Political candidates and campaigns turned off younger voters, a demographic that turned out in droves only two years ago.
According to analysis from exit polls conducted yesterday, CIRCLE (The Center for Information and Research on Civic Learning and Engagement at Tufts University) estimates that a little more than 20 percent of young people (18 to 29) voted in yesterday's midterm election. That's slightly down from the 2006, when 23 percent of the demographic voted.
During a conference call with reporters this morning, representatives from Rock the Vote and The League of Young Voters noted that voter participation campaigns their organizations (and others like them) ran were successful at getting young people to polls. In particular, Rock the Vote efforts in Florida, North Carolina, and Pennsylvania (which focused on campuses, such as the University of Florida, University of North Carolina, Drexel, and the University of Pennsylvania), increased turnout by between 25 perent and 100 percent said its president, Heather Smith. The young people that did turn out, according to CIRCLE's analysis, tended to favor Democrats—a pattern that arose in 2002—with 56 percent pulling the lever for Obama's party (compared with 40 percent voting Republican).
But, unfortunately, whereas these outreach efforts were effective in motivating students and young adults, the tone of the campaign and the candidates themselves turned off the youth vote. According to Smith:
The Republicans could have chipped away at the partisan voting behavior of this young voter bloc. Instead the margins remain unchanged compared to 2006, in terms of their Democratic favorability. And second, I believe the Democrats could have seen a very different outcome had they engaged in targeting young voters. Regardless, with high unemployment, personal and national rising debt, young Americans really face real challenges and what they saw from candidates and outside interest groups was quite disconnected and irrelevant to their lives and concerns.\n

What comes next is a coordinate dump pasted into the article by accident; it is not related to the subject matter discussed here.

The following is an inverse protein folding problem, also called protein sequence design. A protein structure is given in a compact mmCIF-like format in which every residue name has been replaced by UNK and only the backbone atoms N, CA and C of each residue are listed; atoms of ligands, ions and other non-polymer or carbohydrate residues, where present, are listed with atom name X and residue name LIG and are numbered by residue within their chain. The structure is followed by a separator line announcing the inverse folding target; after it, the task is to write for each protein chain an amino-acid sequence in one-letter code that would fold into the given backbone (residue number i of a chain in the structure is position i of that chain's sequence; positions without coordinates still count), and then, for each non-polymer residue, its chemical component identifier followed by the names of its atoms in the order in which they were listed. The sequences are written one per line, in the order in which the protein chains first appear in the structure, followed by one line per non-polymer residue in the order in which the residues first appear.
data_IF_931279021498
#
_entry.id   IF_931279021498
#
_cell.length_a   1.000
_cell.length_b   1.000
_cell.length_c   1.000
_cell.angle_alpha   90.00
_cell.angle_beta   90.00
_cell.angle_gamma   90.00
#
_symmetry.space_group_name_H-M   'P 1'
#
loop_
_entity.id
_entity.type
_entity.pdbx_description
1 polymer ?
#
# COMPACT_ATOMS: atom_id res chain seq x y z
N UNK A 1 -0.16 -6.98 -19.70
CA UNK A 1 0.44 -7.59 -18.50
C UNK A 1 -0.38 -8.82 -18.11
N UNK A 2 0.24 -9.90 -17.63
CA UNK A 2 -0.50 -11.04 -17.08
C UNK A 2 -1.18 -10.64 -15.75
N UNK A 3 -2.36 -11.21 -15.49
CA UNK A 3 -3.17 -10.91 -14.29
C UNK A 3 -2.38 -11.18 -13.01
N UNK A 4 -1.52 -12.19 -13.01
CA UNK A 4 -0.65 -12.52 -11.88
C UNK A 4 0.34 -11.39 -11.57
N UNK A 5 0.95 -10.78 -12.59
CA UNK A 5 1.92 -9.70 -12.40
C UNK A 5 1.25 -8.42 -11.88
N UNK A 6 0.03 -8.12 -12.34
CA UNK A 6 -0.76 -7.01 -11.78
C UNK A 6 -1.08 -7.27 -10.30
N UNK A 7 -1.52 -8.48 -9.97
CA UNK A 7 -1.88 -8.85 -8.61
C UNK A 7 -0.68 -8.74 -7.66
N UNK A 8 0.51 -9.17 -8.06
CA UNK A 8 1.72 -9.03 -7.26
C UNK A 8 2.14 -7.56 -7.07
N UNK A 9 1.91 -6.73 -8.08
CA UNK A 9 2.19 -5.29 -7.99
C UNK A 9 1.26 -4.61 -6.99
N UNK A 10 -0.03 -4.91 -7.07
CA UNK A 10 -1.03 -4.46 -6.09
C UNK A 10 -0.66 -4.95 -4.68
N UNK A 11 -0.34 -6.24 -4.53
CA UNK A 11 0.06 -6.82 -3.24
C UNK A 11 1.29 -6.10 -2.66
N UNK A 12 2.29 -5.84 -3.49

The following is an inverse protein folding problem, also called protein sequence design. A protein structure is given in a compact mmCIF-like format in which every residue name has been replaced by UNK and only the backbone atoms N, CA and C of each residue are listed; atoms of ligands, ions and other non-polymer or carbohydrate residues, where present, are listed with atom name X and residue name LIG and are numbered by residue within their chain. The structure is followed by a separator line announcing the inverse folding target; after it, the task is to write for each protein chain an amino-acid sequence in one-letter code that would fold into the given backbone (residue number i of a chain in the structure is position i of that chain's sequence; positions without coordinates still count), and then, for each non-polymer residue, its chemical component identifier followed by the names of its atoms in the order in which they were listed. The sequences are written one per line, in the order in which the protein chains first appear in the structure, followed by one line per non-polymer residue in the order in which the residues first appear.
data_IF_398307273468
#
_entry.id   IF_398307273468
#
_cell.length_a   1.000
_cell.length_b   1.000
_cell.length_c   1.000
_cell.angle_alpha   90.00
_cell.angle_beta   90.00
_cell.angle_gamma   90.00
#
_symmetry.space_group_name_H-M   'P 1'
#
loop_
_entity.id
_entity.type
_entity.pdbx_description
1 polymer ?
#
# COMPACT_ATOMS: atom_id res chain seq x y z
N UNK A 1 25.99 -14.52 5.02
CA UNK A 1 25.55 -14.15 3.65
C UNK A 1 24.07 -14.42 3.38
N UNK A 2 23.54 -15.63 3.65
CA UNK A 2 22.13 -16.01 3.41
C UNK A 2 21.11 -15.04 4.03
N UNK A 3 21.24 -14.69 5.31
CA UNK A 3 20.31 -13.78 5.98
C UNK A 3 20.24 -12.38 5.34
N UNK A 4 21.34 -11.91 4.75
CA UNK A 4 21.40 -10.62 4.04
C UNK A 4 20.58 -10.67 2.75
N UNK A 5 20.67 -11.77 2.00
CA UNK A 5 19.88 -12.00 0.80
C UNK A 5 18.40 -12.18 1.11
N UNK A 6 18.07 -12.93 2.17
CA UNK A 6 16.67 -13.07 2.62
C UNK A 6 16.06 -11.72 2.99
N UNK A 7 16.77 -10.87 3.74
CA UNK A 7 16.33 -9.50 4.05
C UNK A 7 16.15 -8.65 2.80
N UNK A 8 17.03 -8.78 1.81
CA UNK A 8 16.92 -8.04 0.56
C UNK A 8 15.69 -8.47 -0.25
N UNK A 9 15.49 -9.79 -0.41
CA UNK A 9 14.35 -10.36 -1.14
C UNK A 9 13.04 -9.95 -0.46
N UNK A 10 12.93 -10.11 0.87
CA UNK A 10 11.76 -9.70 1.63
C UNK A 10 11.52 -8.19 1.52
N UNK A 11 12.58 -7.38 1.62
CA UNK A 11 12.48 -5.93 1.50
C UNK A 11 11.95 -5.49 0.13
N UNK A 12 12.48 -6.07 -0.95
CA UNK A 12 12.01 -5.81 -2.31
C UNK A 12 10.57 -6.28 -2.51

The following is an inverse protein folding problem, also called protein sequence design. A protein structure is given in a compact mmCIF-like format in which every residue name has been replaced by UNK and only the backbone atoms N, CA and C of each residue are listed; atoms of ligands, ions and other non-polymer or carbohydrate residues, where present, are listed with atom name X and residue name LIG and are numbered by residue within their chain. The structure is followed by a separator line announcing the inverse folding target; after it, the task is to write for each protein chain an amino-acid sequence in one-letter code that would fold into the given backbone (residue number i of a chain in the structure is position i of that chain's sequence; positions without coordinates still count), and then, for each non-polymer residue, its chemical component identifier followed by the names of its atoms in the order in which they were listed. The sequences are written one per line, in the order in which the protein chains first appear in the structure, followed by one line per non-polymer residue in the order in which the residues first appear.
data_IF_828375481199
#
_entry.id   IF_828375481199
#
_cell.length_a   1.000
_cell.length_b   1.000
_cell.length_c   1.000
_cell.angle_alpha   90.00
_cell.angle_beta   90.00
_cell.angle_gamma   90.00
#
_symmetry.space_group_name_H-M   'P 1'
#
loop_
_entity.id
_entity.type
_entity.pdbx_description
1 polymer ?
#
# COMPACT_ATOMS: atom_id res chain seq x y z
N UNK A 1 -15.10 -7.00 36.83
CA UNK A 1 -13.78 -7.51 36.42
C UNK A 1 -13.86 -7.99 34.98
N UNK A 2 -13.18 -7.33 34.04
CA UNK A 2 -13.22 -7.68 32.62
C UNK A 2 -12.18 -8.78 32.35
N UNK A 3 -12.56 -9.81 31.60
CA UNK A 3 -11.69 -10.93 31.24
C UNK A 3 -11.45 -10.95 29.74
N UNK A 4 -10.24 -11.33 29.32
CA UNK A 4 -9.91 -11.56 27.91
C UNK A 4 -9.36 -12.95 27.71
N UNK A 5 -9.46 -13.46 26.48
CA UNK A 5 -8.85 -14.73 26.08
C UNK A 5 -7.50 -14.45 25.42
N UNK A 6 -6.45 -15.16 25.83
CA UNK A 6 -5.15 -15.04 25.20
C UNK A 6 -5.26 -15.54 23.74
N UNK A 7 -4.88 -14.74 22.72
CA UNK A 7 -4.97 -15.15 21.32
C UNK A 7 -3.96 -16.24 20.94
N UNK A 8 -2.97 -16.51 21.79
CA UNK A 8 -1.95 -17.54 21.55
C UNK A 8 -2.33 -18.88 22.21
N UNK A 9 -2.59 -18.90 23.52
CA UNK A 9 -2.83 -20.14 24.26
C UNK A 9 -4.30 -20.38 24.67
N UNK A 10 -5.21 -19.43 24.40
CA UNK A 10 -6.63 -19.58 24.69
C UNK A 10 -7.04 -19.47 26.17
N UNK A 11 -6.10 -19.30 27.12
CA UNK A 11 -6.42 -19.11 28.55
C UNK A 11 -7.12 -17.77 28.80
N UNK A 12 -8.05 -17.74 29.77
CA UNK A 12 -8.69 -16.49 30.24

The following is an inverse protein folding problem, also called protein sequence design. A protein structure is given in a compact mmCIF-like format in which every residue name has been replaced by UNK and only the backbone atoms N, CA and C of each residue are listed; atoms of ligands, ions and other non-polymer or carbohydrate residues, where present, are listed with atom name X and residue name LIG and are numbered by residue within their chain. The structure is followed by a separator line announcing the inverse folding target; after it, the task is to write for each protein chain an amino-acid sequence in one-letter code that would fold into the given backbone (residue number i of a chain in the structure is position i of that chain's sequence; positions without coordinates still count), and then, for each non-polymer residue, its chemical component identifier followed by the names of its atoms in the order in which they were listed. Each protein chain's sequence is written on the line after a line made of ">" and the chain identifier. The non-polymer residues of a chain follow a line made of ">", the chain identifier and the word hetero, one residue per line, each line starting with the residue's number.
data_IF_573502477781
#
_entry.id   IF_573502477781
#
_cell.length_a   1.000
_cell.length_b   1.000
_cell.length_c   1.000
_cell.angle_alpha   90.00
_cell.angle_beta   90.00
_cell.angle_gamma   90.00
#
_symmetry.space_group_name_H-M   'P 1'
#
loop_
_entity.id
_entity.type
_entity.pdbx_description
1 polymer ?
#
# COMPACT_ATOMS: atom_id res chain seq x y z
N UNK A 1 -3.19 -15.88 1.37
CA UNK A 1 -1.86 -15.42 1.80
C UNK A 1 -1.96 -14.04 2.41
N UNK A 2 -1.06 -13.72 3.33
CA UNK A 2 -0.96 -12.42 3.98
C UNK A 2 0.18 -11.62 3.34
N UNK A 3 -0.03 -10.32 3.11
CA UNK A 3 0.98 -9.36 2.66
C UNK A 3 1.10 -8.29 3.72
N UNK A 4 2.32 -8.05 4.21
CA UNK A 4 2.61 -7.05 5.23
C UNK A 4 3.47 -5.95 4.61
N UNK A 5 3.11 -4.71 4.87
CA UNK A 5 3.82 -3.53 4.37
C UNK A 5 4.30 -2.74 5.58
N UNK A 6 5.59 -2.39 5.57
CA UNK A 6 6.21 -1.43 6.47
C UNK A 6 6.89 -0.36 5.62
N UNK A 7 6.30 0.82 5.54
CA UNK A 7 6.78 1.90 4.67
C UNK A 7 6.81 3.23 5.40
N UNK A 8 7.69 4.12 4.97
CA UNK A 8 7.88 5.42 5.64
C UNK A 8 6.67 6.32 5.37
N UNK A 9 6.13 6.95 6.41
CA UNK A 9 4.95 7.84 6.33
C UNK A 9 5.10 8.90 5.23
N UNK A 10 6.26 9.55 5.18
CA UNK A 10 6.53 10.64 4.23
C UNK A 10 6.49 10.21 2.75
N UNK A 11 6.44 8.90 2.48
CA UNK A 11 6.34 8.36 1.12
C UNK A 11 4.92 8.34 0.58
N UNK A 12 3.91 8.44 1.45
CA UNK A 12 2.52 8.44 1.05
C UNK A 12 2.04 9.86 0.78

The experts noted both a "leadership gap" and a "boldness gap" that kept young people from the polls. Issues important to 18- to 29-year-olds, such as unemployment, cost of college, and climate change were overshadowed by partisan bickering, they say. Even the debate on the health care bill seemed to miss this crucial group, according to Smith:
The health care issue during the campaign was really being used as a repeal the Obama health care act versus not. And that was a major talking point of the Republicans and in particular the Tea Party that was being used to motivate and anger older voters. What we saw was the president start to do was message around the fact that you can stay on your parents health care plan until the age of 26, but the candidates weren't running on that. the bottom line is that young people are just simply not motivated right now by anger. And older people are quite angry.\n
Ultimately, the sophisticated campaign run by Barack Obama in 2008 failed to give rise to a sustained effort at keeping 18- to 29-year-olds engaged, transitioning their attention from campaigning to governing. Whereas many candidates, Democrats in particular, could attribute at least part of their election in 2008 to increased enthusiasm and turnout amongst young people, they seemed to turn their back on the demographic, which the experts say remains optimistic about its future, this time around.
CIRCLE Director Peter Levine said that the 21st century campaigning showcased in 2008 seemed to give way to more traditional methods this year:
We've gone through a period where there's been a lot of innovation and risk-taking in getting out young people, some of it technological and some of it strategic, like a different kind of messaging and also a willingness to trust a lot of responsibility to young volunteers as the Obama campaign did. So, I think it's surprising and distressing that there hasn't been any innovation or risk-taking or creativity since the 2008 election by the political class.\n
Photo via CIRCLE.